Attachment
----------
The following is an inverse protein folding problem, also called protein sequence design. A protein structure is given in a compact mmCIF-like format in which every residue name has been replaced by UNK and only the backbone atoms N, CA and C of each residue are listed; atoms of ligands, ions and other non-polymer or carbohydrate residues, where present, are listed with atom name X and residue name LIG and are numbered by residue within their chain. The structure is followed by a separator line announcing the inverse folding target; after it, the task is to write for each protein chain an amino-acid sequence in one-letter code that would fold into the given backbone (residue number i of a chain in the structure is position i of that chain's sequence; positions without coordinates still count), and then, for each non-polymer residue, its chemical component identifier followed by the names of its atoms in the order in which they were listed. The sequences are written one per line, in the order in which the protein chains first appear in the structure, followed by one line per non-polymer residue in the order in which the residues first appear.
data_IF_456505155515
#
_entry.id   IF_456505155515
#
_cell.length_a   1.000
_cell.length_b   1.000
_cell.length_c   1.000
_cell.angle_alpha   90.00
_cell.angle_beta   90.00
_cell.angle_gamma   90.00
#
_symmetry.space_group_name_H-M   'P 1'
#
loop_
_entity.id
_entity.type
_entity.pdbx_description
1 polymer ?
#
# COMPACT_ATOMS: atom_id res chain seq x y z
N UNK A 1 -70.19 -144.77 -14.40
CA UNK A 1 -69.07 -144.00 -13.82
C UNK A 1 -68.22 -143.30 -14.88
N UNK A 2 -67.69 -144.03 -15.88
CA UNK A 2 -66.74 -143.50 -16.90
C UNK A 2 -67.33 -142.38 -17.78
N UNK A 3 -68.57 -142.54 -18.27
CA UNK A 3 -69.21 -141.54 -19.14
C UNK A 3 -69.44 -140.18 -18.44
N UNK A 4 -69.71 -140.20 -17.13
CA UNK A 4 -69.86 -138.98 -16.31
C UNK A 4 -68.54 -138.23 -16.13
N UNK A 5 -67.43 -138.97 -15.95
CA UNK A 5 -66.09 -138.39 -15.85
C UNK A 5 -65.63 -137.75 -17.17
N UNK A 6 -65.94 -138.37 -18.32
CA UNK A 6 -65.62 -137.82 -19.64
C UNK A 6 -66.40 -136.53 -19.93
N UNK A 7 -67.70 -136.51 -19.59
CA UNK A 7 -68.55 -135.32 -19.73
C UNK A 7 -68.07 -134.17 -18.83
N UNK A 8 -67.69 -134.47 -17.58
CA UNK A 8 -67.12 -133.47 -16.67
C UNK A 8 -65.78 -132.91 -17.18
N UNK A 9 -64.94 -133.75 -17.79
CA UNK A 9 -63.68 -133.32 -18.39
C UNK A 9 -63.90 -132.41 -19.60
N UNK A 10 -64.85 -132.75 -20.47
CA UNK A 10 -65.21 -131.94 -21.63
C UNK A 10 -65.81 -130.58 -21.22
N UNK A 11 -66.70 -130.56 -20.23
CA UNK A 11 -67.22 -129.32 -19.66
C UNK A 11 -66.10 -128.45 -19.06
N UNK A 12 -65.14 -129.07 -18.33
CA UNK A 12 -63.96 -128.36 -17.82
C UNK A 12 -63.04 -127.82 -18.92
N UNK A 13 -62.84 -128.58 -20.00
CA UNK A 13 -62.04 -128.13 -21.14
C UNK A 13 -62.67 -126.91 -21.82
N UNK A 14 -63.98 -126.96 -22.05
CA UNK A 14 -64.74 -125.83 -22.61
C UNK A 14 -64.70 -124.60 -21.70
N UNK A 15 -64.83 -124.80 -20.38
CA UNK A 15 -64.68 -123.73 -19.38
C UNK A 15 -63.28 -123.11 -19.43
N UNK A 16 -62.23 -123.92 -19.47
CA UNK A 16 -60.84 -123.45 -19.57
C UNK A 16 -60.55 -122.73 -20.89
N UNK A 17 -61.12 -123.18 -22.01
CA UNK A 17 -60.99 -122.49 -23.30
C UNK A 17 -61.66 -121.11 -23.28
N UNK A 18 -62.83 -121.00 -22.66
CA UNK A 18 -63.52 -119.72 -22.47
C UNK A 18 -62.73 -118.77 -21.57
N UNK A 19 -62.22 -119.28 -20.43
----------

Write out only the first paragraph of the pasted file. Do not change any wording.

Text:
The following is an inverse protein folding problem, also called protein sequence design. A protein structure is given in a compact mmCIF-like format in which every residue name has been replaced by UNK and only the backbone atoms N, CA and C of each residue are listed; atoms of ligands, ions and other non-polymer or carbohydrate residues, where present, are listed with atom name X and residue name LIG and are numbered by residue within their chain. The structure is followed by a separator line announcing the inverse folding target; after it, the task is to write for each protein chain an amino-acid sequence in one-letter code that would fold into the given backbone (residue number i of a chain in the structure is position i of that chain's sequence; positions without coordinates still count), and then, for each non-polymer residue, its chemical component identifier followed by the names of its atoms in the order in which they were listed. The sequences are written one per line, in the order in which the protein chains first appear in the structure, followed by one line per non-polymer residue in the order in which the residues first appear.